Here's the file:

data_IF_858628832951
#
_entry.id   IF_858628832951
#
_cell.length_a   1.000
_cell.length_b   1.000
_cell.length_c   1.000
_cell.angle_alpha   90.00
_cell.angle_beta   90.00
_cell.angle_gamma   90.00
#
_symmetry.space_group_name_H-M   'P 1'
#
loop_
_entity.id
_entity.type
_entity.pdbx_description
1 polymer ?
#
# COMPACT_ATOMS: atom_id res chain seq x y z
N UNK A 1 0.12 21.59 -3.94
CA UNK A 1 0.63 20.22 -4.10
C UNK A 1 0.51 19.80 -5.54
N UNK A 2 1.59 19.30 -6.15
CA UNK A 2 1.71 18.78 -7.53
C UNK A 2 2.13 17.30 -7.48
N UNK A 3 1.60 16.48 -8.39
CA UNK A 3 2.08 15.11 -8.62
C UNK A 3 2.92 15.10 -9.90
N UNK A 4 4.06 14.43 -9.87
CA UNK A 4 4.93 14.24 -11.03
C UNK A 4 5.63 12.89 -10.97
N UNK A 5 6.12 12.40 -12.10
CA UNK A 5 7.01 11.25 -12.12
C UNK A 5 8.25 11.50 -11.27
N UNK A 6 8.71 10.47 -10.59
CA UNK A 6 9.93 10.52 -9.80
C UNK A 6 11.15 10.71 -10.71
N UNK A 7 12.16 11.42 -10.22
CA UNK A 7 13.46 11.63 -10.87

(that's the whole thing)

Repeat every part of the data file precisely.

data_IF_858628832951
#
_entry.id   IF_858628832951
#
_cell.length_a   1.000
_cell.length_b   1.000
_cell.length_c   1.000
_cell.angle_alpha   90.00
_cell.angle_beta   90.00
_cell.angle_gamma   90.00
#
_symmetry.space_group_name_H-M   'P 1'
#
loop_
_entity.id
_entity.type
_entity.pdbx_description
1 polymer ?
#
# COMPACT_ATOMS: atom_id res chain seq x y z
N UNK A 1 0.12 21.59 -3.94
CA UNK A 1 0.63 20.22 -4.10
C UNK A 1 0.51 19.80 -5.54
N UNK A 2 1.59 19.30 -6.15
CA UNK A 2 1.71 18.78 -7.53
C UNK A 2 2.13 17.30 -7.48
N UNK A 3 1.60 16.48 -8.39
CA UNK A 3 2.08 15.11 -8.62
C UNK A 3 2.92 15.10 -9.90
N UNK A 4 4.06 14.43 -9.87
CA UNK A 4 4.93 14.24 -11.03
C UNK A 4 5.63 12.89 -10.97
N UNK A 5 6.12 12.40 -12.10
CA UNK A 5 7.01 11.25 -12.12
C UNK A 5 8.25 11.50 -11.27
N UNK A 6 8.71 10.47 -10.59
CA UNK A 6 9.93 10.52 -9.80
C UNK A 6 11.15 10.71 -10.71
N UNK A 7 12.16 11.42 -10.22
CA UNK A 7 13.46 11.63 -10.87